Trouble is again brewing over Gaul’s much-delayed plans for an international news network to rival the BBC and CNN, with the spat this time centering on which language to use.
Channel, a pet project of French President Jacques Chirac, will snub French for the more universal English.
Culture czar Renaud Donnedieu de Vabres said Sunday that CFII, a government-backed co-venture between commercial broadcaster TF1 and pubcaster France Televisions, would air in French for just four hours a day. He added that the goal of the network when it bows in December is not to promote the French language but to give a French vision of the news.
The news has outraged protectionists of the local language and again raised the specter of the troubled relationship between TF1 and France Televisions.
The call to limit French on CFII reportedly originates from TF1, which fears competition for its inhouse news network, LCI. France Televisions is said to be in favor of French as the primary language.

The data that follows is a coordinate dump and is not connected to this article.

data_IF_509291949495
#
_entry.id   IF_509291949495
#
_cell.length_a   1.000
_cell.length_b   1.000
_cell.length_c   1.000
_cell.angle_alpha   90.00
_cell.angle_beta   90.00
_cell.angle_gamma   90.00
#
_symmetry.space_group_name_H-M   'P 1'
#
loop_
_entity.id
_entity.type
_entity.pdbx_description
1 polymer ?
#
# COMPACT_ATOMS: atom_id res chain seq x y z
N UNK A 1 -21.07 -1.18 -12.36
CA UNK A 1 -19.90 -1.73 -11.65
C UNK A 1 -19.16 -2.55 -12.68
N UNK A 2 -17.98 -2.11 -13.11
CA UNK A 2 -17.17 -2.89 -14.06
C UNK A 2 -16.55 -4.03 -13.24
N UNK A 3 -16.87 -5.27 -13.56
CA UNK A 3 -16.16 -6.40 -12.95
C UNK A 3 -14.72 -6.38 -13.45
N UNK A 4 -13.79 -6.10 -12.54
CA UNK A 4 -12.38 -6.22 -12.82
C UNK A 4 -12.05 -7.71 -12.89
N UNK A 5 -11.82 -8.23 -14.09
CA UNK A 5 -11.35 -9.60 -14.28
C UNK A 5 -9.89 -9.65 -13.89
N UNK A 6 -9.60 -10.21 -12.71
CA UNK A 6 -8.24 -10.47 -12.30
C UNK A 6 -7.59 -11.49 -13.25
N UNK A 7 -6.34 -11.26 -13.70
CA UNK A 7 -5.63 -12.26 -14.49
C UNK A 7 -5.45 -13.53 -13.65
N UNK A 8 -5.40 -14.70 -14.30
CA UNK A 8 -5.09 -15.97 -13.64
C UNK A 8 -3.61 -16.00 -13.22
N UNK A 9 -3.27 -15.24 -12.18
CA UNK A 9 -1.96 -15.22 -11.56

Jean-Pierre Paoli, one of CFII’s two managing directors and a transplant from TF1, defended the decision. “We’re hardly committing an act of high treason,” Paoli told satirical weekly Le Canard Enchaine.
However, Marc Favre d’Echallens, of the Assn. for the Defense of the French Language, called CFII topper Alain de Pouzilhac “a traitor to his language.”
“It’s logical that, after celebrating Trafalgar with the English … our leaders should finance a public international channel that transmits principally in English,” d’Echallens wrote on the anti-English language Web site the Assn. for the Future of Francophonie.